There have been 1,250 measles cases in the U.S. this year.
Editor’s note: This is a developing story that’s been updated since it was first published. Healthline will continue to update this article when there’s new information.
Pockets of unvaccinated individuals across the United States have made it possible for measles to make a startling and unexpected comeback this year.
And now health officials in California are reporting that 1 person visited Disneyland while infected with the measles.
The last time a person with measles visited Disneyland in 2014, it caused a major outbreak of measles in the state with 131 people infected.
Now to combat the potential of a new outbreak, the County of Los Angeles Public Health Department is advising anyone who was at Disneyland on October 16, between 7:50 a.m. to 10:00 a.m, to review their immunization records and meet with a healthcare provider if they’re not immunized or if they have a compromised immune system. This could mean pregnant women, older adults, or children under age 5.
“For those who are not protected, measles is a highly contagious and potentially severe disease that initially causes fever, cough, red, watery eyes, and, finally, a rash,” said Dr. Muntu Davis, MPH, Los Angeles County Health Officer in a statement.
“Measles is spread by air and by direct contact even before you know have it,” he continued. “The MMR immunization is a very effective measure to protect yourself and to prevent the unintentional spread of this potentially serious infection to others.”
There have been 19 cases of measles in Los Angeles this year. But across the country, measles cases have risen dramatically this year.
This latest case in California is just another headache for public health officials, who have been battling a record number of measles infections this year.
As of October 3, the
This is the most cases of measles the country has seen since 1992, which was 2,126 cases.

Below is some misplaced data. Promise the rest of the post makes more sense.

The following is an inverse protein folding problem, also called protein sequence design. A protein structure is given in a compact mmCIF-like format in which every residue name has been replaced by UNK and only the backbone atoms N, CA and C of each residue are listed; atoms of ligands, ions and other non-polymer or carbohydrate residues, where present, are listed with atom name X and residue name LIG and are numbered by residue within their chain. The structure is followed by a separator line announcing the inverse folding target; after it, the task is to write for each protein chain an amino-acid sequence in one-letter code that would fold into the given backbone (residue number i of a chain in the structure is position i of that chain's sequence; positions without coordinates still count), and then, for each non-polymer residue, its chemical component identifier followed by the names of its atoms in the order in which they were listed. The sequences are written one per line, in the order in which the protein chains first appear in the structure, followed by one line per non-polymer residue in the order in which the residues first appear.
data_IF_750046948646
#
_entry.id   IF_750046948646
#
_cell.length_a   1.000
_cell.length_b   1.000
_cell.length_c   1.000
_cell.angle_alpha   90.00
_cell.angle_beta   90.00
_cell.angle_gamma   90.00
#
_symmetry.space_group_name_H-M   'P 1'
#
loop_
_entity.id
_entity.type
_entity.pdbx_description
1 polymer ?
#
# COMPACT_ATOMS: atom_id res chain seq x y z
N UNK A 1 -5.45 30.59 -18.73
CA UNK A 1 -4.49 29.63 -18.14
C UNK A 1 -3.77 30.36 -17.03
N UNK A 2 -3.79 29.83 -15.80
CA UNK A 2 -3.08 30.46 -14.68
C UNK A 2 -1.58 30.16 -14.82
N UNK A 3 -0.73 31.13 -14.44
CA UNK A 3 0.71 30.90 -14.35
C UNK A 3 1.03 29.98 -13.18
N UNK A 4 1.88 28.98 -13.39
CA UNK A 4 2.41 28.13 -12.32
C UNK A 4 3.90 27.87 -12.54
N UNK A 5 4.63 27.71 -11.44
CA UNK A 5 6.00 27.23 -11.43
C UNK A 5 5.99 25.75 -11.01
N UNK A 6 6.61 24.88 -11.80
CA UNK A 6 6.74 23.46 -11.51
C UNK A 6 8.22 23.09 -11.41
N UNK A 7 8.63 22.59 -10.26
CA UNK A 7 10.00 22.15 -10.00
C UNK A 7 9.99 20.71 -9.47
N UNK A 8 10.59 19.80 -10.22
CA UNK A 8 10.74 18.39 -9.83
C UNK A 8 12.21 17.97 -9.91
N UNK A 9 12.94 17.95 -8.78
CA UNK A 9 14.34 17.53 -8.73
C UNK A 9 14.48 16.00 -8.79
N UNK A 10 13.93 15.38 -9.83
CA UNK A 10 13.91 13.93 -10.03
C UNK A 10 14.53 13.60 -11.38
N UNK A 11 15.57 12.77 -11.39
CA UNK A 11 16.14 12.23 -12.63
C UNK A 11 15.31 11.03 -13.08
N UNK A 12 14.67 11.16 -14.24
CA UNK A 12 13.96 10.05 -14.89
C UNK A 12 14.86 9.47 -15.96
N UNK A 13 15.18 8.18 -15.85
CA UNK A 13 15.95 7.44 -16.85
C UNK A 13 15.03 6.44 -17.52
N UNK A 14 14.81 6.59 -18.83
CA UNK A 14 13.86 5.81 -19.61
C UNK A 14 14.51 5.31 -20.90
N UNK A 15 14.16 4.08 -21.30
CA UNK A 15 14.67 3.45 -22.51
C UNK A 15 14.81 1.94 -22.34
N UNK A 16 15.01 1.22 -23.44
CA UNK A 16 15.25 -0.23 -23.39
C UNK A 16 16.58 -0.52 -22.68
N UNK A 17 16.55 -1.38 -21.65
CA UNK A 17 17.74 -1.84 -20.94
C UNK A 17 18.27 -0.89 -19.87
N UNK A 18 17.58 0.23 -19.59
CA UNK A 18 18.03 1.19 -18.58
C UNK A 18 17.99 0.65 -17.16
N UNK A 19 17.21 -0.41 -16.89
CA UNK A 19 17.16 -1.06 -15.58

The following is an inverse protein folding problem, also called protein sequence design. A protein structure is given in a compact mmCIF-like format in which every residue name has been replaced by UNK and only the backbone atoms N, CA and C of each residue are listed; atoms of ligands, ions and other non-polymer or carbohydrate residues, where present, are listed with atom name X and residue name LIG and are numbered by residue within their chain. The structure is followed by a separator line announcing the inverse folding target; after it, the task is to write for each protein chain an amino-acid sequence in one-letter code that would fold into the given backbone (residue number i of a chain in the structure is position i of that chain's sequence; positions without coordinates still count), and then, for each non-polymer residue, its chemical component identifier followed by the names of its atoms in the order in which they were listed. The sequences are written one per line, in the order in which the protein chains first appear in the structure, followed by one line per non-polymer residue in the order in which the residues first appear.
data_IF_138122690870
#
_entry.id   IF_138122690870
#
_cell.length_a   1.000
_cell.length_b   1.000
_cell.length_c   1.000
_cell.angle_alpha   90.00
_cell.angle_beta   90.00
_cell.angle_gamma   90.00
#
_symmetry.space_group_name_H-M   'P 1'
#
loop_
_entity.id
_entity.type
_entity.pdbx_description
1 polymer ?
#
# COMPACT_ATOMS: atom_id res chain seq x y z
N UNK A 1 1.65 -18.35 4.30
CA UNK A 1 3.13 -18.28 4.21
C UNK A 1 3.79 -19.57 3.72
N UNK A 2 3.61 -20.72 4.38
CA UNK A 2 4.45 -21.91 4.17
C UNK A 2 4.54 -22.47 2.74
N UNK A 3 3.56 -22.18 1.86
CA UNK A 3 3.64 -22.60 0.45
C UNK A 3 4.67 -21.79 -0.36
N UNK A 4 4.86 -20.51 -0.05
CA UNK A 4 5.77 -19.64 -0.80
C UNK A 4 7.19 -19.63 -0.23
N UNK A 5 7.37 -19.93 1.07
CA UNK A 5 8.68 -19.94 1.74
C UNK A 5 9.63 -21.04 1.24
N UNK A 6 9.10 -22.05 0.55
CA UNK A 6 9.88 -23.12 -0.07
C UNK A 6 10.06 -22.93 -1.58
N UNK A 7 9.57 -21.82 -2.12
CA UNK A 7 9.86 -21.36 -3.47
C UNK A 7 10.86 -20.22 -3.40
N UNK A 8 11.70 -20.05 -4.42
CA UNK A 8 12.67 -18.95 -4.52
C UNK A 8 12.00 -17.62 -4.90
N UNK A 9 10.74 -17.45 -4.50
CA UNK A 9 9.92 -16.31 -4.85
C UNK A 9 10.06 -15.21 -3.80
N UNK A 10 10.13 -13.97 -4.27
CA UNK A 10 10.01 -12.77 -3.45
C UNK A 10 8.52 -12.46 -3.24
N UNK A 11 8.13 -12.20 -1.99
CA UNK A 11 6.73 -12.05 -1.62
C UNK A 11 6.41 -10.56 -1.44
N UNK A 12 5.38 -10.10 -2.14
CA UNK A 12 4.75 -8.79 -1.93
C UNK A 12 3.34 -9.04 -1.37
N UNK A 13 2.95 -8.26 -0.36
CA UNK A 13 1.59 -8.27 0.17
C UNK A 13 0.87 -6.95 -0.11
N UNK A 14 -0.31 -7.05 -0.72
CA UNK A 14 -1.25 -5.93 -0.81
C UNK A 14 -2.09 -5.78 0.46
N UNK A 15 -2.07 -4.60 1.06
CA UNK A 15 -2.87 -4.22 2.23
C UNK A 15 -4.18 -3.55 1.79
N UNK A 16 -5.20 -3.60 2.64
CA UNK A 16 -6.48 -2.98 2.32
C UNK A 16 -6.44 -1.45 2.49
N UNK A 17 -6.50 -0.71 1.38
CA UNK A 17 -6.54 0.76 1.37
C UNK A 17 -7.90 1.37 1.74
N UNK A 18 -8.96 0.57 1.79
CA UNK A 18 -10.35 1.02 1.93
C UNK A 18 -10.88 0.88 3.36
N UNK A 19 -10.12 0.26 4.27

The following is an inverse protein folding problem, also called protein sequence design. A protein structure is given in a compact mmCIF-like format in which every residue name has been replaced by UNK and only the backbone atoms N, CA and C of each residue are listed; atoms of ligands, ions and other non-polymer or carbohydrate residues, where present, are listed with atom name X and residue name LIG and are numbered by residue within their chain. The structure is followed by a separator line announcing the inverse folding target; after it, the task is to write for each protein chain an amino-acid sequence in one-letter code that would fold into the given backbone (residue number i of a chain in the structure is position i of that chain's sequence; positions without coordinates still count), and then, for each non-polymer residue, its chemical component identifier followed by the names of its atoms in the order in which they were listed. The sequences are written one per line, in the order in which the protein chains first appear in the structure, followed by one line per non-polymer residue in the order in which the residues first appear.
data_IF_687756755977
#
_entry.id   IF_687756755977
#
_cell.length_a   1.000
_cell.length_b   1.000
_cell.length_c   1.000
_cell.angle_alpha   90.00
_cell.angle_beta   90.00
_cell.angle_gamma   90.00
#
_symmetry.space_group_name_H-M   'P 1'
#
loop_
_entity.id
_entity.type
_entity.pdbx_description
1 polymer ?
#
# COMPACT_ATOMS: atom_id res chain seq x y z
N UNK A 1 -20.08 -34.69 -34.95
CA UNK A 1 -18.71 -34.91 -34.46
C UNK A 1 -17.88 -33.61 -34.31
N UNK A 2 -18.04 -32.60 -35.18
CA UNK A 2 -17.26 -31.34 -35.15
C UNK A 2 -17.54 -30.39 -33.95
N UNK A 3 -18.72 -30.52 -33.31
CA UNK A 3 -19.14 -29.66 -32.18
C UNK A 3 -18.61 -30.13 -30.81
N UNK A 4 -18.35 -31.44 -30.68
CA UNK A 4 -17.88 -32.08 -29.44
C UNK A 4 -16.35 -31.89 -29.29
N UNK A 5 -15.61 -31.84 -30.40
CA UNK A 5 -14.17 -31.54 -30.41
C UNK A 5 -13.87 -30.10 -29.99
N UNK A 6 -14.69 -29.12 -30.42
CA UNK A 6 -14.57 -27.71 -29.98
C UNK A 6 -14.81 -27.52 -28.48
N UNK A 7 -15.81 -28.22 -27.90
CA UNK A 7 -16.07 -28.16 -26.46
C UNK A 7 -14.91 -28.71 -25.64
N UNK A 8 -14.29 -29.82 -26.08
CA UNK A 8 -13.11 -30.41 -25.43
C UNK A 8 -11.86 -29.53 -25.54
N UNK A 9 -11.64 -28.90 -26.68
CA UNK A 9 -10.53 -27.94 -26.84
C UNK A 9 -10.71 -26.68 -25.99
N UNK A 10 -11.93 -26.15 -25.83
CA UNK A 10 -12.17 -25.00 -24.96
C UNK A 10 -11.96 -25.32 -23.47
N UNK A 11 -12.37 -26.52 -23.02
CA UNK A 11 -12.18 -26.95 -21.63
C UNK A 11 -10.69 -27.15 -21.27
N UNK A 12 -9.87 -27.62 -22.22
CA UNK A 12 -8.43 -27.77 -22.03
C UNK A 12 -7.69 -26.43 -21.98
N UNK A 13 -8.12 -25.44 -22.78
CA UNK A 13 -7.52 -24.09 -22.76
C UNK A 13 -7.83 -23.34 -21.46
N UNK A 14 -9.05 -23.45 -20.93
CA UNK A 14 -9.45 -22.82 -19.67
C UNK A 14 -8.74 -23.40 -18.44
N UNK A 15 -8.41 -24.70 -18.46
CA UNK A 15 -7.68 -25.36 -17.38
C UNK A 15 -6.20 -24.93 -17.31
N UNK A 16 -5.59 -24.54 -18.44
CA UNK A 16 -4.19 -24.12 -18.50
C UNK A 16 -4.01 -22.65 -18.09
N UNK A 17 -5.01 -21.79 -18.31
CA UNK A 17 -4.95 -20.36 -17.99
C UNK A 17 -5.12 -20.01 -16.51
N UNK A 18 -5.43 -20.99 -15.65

“Also, despite outbreaks, people continue to choose to not immunize their children against medical advice,” Dr. Purvi Parikh, a clinical assistant professor of pediatric infectious disease with New York University Langone Health, told Healthline in an earlier interview.
Public health officials are working hard to increase vaccination rates in order to keep measles from becoming endemic in the United States again.
In addition, New York eliminated religious exemptions for vaccinations earlier this year.
The state is now among 5 others — California, Arizona, West Virginia, Mississippi, and Maine — that don’t allow religious exemptions.
Earlier this year the CDC issued a warning to travelers going to Europe, where over tens of thousands of people have had measles this year.
At least 90 people have died from measles in Europe this year.
“Measles is the most highly contagious virus that we know of, and there are still substantial numbers of children in affected populations who are not being vaccinated, so they remain susceptible. Over time, measles will find many of these children,” Dr. William Schaffner, the medical director of the National Foundation for Infectious Diseases (NFID) and a professor of infectious diseases at Vanderbilt University School of Medicine said in an earlier interview.